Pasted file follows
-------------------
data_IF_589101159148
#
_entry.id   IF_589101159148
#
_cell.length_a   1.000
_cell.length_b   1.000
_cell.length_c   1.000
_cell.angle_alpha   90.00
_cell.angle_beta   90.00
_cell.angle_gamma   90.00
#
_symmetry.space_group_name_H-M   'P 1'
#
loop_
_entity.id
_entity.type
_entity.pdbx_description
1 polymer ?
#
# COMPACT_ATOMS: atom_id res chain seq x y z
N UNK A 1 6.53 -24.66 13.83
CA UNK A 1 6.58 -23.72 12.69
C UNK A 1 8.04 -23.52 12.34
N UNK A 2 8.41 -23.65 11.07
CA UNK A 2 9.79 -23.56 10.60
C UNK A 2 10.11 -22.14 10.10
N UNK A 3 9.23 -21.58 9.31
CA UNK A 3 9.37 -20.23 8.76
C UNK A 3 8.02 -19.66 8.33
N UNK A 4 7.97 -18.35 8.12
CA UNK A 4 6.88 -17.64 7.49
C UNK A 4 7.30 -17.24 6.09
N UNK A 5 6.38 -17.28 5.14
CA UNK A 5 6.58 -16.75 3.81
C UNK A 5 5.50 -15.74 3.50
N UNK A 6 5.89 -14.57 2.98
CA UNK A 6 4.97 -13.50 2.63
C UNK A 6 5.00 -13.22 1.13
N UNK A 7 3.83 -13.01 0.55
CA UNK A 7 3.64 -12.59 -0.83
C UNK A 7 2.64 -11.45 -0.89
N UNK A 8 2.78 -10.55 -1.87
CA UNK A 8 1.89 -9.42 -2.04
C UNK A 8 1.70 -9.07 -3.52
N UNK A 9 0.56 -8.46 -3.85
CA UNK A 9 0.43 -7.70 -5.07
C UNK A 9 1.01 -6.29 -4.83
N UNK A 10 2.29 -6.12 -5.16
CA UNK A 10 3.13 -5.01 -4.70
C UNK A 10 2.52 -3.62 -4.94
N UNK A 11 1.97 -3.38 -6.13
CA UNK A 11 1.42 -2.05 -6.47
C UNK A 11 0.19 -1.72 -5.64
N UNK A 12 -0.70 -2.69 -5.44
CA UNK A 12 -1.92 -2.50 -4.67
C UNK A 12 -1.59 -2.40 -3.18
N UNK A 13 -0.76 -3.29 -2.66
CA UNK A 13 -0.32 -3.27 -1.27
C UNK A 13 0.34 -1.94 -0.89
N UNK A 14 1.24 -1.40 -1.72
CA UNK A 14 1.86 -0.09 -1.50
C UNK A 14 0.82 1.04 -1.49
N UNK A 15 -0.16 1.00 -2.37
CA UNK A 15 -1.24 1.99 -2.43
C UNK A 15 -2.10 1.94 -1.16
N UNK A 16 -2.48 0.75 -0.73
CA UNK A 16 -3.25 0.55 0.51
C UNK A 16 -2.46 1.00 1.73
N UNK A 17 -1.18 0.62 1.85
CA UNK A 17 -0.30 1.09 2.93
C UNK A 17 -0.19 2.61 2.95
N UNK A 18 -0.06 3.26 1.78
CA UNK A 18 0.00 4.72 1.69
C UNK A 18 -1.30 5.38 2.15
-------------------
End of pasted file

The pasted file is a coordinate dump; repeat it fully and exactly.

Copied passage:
data_IF_589101159148
#
_entry.id   IF_589101159148
#
_cell.length_a   1.000
_cell.length_b   1.000
_cell.length_c   1.000
_cell.angle_alpha   90.00
_cell.angle_beta   90.00
_cell.angle_gamma   90.00
#
_symmetry.space_group_name_H-M   'P 1'
#
loop_
_entity.id
_entity.type
_entity.pdbx_description
1 polymer ?
#
# COMPACT_ATOMS: atom_id res chain seq x y z
N UNK A 1 6.53 -24.66 13.83
CA UNK A 1 6.58 -23.72 12.69
C UNK A 1 8.04 -23.52 12.34
N UNK A 2 8.41 -23.65 11.07
CA UNK A 2 9.79 -23.56 10.60
C UNK A 2 10.11 -22.14 10.10
N UNK A 3 9.23 -21.58 9.31
CA UNK A 3 9.37 -20.23 8.76
C UNK A 3 8.02 -19.66 8.33
N UNK A 4 7.97 -18.35 8.12
CA UNK A 4 6.88 -17.64 7.49
C UNK A 4 7.30 -17.24 6.09
N UNK A 5 6.38 -17.28 5.14
CA UNK A 5 6.58 -16.75 3.81
C UNK A 5 5.50 -15.74 3.50
N UNK A 6 5.89 -14.57 2.98
CA UNK A 6 4.97 -13.50 2.63
C UNK A 6 5.00 -13.22 1.13
N UNK A 7 3.83 -13.01 0.55
CA UNK A 7 3.64 -12.59 -0.83
C UNK A 7 2.64 -11.45 -0.89
N UNK A 8 2.78 -10.55 -1.87
CA UNK A 8 1.89 -9.42 -2.04
C UNK A 8 1.70 -9.07 -3.52
N UNK A 9 0.56 -8.46 -3.85
CA UNK A 9 0.43 -7.70 -5.07
C UNK A 9 1.01 -6.29 -4.83
N UNK A 10 2.29 -6.12 -5.16
CA UNK A 10 3.13 -5.01 -4.70
C UNK A 10 2.52 -3.62 -4.94
N UNK A 11 1.97 -3.38 -6.13
CA UNK A 11 1.42 -2.05 -6.47
C UNK A 11 0.19 -1.72 -5.64
N UNK A 12 -0.70 -2.69 -5.44
CA UNK A 12 -1.92 -2.50 -4.67
C UNK A 12 -1.59 -2.40 -3.18
N UNK A 13 -0.76 -3.29 -2.66
CA UNK A 13 -0.32 -3.27 -1.27
C UNK A 13 0.34 -1.94 -0.89
N UNK A 14 1.24 -1.40 -1.72
CA UNK A 14 1.86 -0.09 -1.50
C UNK A 14 0.82 1.04 -1.49
N UNK A 15 -0.16 1.00 -2.37
CA UNK A 15 -1.24 1.99 -2.43
C UNK A 15 -2.10 1.94 -1.16
N UNK A 16 -2.48 0.75 -0.73
CA UNK A 16 -3.25 0.55 0.51
C UNK A 16 -2.46 1.00 1.73
N UNK A 17 -1.18 0.62 1.85
CA UNK A 17 -0.30 1.09 2.93
C UNK A 17 -0.19 2.61 2.95
N UNK A 18 -0.06 3.26 1.78
CA UNK A 18 0.00 4.72 1.69
C UNK A 18 -1.30 5.38 2.15